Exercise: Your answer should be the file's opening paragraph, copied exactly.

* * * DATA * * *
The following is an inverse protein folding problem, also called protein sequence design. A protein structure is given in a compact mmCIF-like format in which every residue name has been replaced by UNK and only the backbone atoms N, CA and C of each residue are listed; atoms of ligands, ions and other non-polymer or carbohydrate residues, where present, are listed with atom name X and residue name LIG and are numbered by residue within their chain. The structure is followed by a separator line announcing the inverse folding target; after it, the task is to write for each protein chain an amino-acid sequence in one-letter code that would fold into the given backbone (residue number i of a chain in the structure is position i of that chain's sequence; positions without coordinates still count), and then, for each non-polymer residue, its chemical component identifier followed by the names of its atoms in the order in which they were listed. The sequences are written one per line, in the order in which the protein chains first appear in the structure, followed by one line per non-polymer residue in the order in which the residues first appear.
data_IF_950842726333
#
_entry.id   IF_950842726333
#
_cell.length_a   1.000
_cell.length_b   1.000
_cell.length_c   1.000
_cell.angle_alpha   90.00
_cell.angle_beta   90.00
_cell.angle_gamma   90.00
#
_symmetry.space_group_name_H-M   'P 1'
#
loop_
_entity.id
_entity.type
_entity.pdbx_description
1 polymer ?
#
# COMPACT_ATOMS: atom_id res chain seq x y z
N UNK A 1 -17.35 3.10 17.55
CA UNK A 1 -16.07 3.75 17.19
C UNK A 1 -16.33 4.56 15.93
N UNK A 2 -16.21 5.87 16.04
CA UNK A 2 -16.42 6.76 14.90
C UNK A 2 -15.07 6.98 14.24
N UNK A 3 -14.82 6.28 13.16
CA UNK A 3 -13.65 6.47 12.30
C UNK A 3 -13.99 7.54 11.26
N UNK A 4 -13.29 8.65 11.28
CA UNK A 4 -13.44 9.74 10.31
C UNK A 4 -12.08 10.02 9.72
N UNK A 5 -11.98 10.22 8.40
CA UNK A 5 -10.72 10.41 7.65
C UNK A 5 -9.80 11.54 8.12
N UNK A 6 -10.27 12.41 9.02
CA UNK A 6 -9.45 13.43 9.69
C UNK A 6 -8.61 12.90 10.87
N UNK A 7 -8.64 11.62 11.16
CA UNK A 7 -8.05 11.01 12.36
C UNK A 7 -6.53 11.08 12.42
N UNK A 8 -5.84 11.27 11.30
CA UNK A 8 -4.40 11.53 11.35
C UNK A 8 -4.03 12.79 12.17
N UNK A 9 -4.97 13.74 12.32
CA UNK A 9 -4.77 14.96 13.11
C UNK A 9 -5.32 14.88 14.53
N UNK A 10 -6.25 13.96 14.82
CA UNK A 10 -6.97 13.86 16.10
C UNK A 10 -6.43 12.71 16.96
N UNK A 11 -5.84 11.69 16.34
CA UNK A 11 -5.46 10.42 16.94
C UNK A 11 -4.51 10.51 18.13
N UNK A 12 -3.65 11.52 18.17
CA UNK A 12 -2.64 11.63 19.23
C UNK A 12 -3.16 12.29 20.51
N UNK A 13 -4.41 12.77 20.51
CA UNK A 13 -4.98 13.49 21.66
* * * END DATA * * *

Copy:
The following is an inverse protein folding problem, also called protein sequence design. A protein structure is given in a compact mmCIF-like format in which every residue name has been replaced by UNK and only the backbone atoms N, CA and C of each residue are listed; atoms of ligands, ions and other non-polymer or carbohydrate residues, where present, are listed with atom name X and residue name LIG and are numbered by residue within their chain. The structure is followed by a separator line announcing the inverse folding target; after it, the task is to write for each protein chain an amino-acid sequence in one-letter code that would fold into the given backbone (residue number i of a chain in the structure is position i of that chain's sequence; positions without coordinates still count), and then, for each non-polymer residue, its chemical component identifier followed by the names of its atoms in the order in which they were listed. The sequences are written one per line, in the order in which the protein chains first appear in the structure, followed by one line per non-polymer residue in the order in which the residues first appear.